pop marketingGetting initial users or customers is a very manual process because at the early stage you are still figuring things out. It often involves meeting in person and convincing the client to give your product or service a try and then holding their hand through the process, fixing unexpected bugs along the way.

At this early stage of the business you are primarily focused on finding a core group of early adopters who will give your product or service a go and hopefully recommend it to people they know. You are focused on sales rather than marketing.

It’s important to understand the different roles played by marketing and sales at different stages of your business. They are essentially different ends of a continuum – marketing is broad and shallow. It’s about how many eyeballs you can attract; sales sit on the other end of the continuum. It is shallow and deep and focused on reaching fewer people, but engaging them more fully and hopefully leading them to purchase.


Changing your Focus

The problem is that when you start a business you are bombarded with advice about marketing. This causes you to shift your focus to the wrong end of the continuum. Early stage companies need that direct relationship with a customer that comes with selling. It gets you out there talking to people and finding out whether your product actually has legs.

The problem is that what people normally consider marketing is a step removed from their customer. They usually think of marketing as the fun stuff; designing websites and advertisements and seeing your name in print. In contrast, sales are hard. But what you really need at this stage is direct feedback from your client and that can be demoralising if its not as good as you’re hoping.

Marketing also looks more impressive when you are talking in terms of reach often in the thousands and tens of thousands. When you compare that to sales which might only be single digits it raises issues you might not what to think about. But sales bring in the money. and impact on your ability to grow. The questions you should be asking yourself include:: Are sales increasing each week and each month? How fast are they growing? Do I have a sensible sales pipeline and retention strategy?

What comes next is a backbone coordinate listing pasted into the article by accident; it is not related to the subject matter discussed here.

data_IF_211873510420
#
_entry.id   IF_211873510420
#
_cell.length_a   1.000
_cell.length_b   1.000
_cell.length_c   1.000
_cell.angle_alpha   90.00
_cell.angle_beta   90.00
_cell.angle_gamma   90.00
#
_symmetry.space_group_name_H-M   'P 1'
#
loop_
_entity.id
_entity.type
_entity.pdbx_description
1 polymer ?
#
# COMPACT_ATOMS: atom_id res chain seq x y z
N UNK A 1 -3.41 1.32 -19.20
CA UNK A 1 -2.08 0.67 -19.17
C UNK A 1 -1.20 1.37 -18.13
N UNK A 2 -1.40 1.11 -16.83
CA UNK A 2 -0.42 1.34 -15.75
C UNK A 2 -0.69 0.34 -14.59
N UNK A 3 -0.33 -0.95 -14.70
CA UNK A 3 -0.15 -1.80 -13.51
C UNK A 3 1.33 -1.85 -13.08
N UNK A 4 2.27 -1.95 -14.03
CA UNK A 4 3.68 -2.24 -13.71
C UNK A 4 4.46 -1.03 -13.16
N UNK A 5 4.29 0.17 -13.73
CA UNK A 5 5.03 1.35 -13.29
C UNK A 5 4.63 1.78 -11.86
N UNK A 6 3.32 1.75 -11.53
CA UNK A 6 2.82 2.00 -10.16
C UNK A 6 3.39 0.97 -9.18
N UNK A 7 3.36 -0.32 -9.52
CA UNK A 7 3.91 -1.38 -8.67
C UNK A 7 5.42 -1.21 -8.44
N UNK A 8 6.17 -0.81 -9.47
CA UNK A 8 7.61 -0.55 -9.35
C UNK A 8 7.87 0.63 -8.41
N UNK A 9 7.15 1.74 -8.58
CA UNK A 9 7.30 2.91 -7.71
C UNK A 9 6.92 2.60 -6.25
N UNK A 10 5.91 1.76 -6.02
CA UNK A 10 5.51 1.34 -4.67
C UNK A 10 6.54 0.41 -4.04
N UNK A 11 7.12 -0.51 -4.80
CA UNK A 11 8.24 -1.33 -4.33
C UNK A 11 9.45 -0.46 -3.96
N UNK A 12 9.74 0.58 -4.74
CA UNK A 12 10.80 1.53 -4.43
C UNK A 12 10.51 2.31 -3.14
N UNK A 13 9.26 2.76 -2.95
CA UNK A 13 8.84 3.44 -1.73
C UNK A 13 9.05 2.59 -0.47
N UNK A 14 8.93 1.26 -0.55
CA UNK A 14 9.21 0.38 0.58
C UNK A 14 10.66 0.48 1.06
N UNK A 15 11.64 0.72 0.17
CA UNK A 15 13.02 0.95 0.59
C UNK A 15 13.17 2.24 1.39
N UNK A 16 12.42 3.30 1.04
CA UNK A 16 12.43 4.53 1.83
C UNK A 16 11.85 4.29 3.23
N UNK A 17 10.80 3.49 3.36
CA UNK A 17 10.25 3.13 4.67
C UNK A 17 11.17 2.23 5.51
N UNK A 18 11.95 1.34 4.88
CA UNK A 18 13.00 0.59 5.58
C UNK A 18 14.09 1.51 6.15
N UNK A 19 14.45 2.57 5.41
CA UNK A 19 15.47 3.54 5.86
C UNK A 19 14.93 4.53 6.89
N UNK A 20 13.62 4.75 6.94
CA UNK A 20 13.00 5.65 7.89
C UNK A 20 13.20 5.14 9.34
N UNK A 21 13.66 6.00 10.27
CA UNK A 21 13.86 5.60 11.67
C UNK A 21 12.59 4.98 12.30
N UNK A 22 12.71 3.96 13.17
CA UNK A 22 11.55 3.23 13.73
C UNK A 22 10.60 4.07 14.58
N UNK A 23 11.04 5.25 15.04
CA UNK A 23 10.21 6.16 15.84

EdlfLogoHow do you do it?

Just the word ‘sales’ conjures up images of used car salesmen and leaves many people feeling decidedly uncomfortable. This is very often rooted in fear and lack of knowledge. You might think you’re not a good salesperson or you don’t even know where to begin. We recognise this is a problem for many companies which is why this round of the Entrepreneur Development Loan Fund will be focused on companies looking at developing skills in marketing and sales.

The Entrepreneur Development Loan Fund is a new micro-finance loan program funded by ERM Business Energy, Epicorp Limited and Lighthouse Business Innovation Centre that provides low cost (3%), unsecured loans of up to $10,000 to assist with the costs of skills and knowledge transfer to key individuals in businesses in the ACT with growth potential. These loan funds assist recipients to cover the cost of bringing in experienced business mentors to help them develop or refine key skills and capabilities that will help them grow the company. The mentor or mentors will work with the individual on a defined project that will make a difference in the business.

For more information contact Lighthouse on (02) 6163-8300 or email [email protected] 


Photo by: Roslyn Clark

About Lighthouse Business Innovation Centre
Since July 2008, Lighthouse has worked with over 990 distinct enterprises and provided group and peer based services to over 3400 enterprises and individuals. For over five years Lighthouse has successfully delivered business advice, education, mentorship and networking opportunities to help these businesses commercialise their ideas and grow their companies. Lighthouse also delivers programs such as the ACT Microcredit Program for the ACT Government. Visit www.lighthouseinnovation.com.au for more information.